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Can an auxiliary belt damage the timing belt

This is the scenario I’m getting from my mechanic. I bought a 1998 Volvo V70 wagon with 120k miles on it about a year ago. Recently, my wife was driving when she lost power.

After we towed the car to the shop, I popped the hood and saw that the auxiliary belt was shredded. I was worried about the timing belt, so I asked him to check and replace.

The timing belt was not snapped, and they started work. Later that day, I got a call to say that the auxiliary belt must have gotten caught up in the timing belt, shearing off some teeth, throwing off the timing, and bending/breaking valves. So now I need to replace the head.

Is this possible? I thought the timing belt was completely covered. Or was it damaged during the repair?

I wonder if it’s the reverse scenario.
The timing belt took out the fan belt.
When the timing jumped and the cam and crank were arguing with each other, the difference in rotation speeds caused the fan belt to jump into things that shredded it.
They replaced the fan belt first not noticing the timing belt issue until the attempt to restart.

(Just a guess as I’m not a tech, just a partsman )

I have to admit that this was my initial fear, and why I asked him to check the timing belt and replace it. I would think that he would have told me that the timing belt had missing teeth when they first took it off, not after putting a new belt on (and the auxiliary belt, I imagine) and trying to start the car.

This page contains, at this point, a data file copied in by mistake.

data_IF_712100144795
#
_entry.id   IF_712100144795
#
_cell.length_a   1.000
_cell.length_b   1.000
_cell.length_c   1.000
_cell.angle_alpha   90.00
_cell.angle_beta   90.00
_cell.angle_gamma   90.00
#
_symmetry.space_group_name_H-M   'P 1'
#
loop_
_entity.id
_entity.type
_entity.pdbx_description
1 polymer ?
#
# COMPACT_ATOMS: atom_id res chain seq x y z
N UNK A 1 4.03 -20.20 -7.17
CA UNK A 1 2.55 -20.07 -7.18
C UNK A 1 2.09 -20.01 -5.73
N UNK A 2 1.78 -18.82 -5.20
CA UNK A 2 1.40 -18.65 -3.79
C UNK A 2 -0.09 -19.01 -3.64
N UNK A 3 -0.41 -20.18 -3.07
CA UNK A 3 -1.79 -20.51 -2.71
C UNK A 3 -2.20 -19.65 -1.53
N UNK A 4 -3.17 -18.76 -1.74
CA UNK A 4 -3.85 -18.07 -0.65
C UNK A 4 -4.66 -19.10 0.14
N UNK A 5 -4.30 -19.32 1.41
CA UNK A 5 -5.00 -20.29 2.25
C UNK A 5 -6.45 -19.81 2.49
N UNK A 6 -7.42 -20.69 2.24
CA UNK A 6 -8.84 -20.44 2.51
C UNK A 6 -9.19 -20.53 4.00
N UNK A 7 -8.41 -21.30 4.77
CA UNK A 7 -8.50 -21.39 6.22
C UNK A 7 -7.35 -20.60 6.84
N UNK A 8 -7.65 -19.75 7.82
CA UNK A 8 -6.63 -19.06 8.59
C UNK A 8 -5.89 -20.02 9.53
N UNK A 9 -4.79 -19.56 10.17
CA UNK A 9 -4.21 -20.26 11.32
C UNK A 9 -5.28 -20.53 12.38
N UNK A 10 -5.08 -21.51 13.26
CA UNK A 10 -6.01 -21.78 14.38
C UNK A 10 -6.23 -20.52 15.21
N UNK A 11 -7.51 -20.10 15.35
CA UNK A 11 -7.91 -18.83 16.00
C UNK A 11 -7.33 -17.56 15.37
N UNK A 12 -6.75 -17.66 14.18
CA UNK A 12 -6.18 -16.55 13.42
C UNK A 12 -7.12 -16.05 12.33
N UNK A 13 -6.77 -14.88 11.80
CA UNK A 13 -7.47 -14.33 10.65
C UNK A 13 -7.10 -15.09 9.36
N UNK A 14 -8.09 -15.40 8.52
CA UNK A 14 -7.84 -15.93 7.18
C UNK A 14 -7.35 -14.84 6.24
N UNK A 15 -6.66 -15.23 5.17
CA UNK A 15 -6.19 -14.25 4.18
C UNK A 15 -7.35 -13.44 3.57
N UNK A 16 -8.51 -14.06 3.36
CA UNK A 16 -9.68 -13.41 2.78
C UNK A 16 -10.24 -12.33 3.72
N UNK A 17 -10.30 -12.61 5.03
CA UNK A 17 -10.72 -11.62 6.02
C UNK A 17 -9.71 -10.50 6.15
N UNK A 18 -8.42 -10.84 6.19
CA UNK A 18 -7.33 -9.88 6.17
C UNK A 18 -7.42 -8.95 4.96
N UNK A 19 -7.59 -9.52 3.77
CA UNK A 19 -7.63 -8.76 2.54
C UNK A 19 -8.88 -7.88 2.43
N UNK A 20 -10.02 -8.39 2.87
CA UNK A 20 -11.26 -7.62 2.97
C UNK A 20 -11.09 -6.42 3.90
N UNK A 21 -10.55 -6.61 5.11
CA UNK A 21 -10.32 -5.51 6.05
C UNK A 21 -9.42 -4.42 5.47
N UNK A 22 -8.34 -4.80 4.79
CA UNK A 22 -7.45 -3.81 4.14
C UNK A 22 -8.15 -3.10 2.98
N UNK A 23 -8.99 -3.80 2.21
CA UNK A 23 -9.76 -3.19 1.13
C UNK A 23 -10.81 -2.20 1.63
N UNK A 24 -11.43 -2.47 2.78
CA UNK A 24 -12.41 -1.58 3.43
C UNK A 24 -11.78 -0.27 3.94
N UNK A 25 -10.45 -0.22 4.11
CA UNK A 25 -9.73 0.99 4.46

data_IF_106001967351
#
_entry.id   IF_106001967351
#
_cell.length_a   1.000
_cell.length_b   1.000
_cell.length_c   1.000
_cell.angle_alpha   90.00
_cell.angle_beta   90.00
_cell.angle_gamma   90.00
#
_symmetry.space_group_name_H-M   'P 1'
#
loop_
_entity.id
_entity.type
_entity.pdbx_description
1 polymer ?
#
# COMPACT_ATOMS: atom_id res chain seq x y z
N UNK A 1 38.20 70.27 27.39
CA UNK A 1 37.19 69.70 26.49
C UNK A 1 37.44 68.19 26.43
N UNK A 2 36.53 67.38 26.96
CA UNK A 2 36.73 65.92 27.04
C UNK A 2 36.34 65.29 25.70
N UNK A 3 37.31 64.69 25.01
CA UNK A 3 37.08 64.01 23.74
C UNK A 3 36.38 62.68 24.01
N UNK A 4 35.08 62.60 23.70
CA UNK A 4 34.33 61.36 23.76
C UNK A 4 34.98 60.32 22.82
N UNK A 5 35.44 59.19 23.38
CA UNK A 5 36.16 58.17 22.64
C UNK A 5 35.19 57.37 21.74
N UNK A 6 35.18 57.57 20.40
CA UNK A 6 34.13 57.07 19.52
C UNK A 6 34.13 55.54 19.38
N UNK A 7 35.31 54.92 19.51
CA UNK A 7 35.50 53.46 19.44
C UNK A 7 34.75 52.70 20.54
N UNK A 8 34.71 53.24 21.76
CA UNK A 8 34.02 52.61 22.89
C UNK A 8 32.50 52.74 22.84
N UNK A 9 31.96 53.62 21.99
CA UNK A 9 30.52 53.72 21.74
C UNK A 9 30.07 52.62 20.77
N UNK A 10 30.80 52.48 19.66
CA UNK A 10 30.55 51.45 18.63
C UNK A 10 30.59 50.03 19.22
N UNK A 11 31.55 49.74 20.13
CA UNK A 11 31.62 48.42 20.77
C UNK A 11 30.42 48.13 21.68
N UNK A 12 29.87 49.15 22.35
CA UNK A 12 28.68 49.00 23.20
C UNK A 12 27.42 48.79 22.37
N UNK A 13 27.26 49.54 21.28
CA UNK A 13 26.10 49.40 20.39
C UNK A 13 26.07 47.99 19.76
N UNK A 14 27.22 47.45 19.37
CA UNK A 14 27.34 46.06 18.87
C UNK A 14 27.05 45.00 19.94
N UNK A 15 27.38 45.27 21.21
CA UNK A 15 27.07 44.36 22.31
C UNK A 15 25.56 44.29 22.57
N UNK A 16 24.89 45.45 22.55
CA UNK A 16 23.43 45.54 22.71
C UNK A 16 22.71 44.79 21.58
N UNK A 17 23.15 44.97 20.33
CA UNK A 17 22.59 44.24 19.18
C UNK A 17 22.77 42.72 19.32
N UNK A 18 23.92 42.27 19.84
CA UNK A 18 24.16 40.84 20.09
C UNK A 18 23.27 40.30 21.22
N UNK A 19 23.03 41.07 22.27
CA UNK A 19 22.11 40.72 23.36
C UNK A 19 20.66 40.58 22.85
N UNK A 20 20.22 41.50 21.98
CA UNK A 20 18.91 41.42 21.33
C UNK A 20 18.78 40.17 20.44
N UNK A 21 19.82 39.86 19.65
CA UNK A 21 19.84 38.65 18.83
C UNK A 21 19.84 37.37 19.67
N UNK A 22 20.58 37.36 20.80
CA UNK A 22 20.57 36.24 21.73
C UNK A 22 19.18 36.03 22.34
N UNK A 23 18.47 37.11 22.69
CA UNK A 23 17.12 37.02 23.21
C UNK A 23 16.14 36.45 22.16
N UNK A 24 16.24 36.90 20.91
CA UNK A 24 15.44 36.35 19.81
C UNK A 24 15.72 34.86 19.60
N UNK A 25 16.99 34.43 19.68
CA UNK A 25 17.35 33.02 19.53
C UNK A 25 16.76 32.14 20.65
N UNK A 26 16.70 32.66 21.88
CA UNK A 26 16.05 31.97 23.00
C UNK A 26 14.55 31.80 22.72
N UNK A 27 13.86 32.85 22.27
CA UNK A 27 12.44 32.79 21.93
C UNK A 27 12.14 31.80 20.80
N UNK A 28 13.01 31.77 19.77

The timing belt probably just jumped teeth first. They didn’t notice ( or check ) the timing marks were off. The next attempt to start then sheared teeth.

The timing belt is under a cover. The auxiliary belt is the one you see when you lift the hood.

Under normal conditions there’s no way for one belt to interfere with the other. Is the timing belt cover intact? You didn’t say it was damaged, so I’m assuming it’s not.

Something doesn’t add up here.

Actually, on this 5-cylinder engine, the timing belt cover is open on the bottom side around the crank pulley. It is not fully enclosed. The belts can possibly interact if one jumped the grooves.

When you bought that car, did it come with maintenance records?

I ask because if you could not confirm that the timing belt had been replaced on schedule, it was already grossly overdue for replacement a year ago when the car was 10 years old with 120k miles on it. When used cars do not come with maintenance records, you must assume that vital maintenance has not been done.

I suspect the repair cost will exceed the cars value…

Well, in that case the shredded accessory drive belt could have damaged the timing belt.

…which is a perfect example of why maintenance is invariably cheaper than the repairs that result from skipped maintenance!

The failure of the aux belt is prime suspect that lead to the failure of the timing belt whether factory installed or replaced recently.

It appears to be a poor design or just the bad luck case that a failed aux belt can ruin a timing belt in a interference engine application.